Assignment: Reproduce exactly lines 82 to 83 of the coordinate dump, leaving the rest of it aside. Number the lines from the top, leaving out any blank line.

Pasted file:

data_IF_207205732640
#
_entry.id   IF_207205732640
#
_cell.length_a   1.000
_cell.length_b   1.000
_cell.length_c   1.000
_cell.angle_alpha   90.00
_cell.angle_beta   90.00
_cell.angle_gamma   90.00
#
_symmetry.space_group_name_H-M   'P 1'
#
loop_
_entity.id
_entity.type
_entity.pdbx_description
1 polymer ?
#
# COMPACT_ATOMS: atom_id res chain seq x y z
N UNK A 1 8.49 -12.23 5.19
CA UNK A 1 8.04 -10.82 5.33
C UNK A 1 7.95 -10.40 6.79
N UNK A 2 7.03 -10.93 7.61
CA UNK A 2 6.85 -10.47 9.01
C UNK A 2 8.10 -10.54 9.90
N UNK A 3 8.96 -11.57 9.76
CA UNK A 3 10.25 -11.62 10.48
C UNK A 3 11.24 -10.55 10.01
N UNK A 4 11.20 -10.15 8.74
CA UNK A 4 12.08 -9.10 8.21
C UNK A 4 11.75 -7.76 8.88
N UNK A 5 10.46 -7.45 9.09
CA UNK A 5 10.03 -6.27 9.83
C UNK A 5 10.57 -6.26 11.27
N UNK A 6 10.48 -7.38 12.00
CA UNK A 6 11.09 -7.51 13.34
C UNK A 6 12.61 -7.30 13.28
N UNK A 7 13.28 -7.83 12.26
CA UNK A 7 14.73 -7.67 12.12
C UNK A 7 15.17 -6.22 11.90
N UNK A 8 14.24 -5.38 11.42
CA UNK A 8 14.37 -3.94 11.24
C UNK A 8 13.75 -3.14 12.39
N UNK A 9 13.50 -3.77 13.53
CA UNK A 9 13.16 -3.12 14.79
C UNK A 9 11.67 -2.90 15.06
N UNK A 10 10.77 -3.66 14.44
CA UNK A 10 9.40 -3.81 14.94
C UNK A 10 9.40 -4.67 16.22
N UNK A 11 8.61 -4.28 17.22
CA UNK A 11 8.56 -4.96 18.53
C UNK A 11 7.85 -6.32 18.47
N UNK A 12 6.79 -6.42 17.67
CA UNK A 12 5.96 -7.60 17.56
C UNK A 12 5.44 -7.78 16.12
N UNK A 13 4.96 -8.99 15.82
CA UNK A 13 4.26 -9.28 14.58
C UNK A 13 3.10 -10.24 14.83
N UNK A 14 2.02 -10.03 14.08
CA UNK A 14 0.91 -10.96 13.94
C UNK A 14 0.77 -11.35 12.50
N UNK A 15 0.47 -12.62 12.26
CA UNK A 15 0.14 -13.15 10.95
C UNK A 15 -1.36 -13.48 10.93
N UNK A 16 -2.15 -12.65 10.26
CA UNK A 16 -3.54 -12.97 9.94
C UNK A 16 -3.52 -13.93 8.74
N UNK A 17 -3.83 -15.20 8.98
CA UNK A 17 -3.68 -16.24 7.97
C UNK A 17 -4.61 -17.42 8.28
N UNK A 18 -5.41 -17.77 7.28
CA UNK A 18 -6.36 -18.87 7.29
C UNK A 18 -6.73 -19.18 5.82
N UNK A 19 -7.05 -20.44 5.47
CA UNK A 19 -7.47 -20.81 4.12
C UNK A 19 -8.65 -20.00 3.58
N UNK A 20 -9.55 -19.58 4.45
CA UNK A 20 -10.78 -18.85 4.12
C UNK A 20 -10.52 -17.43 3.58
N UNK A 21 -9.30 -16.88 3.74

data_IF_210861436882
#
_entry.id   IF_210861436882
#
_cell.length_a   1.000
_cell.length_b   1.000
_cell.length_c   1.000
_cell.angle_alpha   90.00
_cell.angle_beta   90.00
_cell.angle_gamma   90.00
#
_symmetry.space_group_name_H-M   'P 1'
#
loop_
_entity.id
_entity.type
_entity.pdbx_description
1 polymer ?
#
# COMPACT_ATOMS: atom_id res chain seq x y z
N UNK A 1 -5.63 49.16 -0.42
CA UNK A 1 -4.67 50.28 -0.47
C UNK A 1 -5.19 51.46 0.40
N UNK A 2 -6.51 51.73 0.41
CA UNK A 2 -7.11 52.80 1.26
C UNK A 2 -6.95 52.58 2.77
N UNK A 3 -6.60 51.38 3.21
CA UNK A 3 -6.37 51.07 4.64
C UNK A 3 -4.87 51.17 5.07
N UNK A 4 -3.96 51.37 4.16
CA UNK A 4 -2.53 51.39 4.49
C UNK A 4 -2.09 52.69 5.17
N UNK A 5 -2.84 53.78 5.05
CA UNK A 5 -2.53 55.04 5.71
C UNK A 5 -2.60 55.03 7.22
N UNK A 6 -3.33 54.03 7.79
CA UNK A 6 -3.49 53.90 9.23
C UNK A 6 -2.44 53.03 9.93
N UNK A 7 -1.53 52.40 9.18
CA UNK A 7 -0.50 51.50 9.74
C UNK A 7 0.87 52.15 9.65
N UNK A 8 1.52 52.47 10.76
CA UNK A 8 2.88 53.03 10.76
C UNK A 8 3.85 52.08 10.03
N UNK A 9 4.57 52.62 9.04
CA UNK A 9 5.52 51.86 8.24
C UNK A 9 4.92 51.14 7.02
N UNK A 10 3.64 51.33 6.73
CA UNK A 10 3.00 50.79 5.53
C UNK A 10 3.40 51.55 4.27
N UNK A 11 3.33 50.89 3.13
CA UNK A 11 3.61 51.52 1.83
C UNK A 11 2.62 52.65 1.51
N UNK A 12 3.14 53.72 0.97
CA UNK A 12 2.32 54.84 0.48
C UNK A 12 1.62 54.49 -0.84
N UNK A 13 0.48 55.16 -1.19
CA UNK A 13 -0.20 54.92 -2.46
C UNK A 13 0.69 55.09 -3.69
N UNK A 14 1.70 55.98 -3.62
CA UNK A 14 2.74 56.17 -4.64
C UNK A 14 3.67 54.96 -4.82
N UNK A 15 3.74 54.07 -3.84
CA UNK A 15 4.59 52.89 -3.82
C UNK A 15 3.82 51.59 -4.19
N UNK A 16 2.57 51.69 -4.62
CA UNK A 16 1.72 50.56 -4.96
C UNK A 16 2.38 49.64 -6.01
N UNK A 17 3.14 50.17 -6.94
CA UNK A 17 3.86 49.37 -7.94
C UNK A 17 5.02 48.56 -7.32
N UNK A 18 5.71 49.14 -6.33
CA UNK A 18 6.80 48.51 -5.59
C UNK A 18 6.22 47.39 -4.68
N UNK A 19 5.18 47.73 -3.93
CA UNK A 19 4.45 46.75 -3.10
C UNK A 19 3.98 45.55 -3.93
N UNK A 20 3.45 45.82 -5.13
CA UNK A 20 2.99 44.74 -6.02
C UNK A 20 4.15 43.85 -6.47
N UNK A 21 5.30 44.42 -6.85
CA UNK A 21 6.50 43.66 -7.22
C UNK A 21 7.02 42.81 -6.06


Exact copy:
data_IF_210861436882
#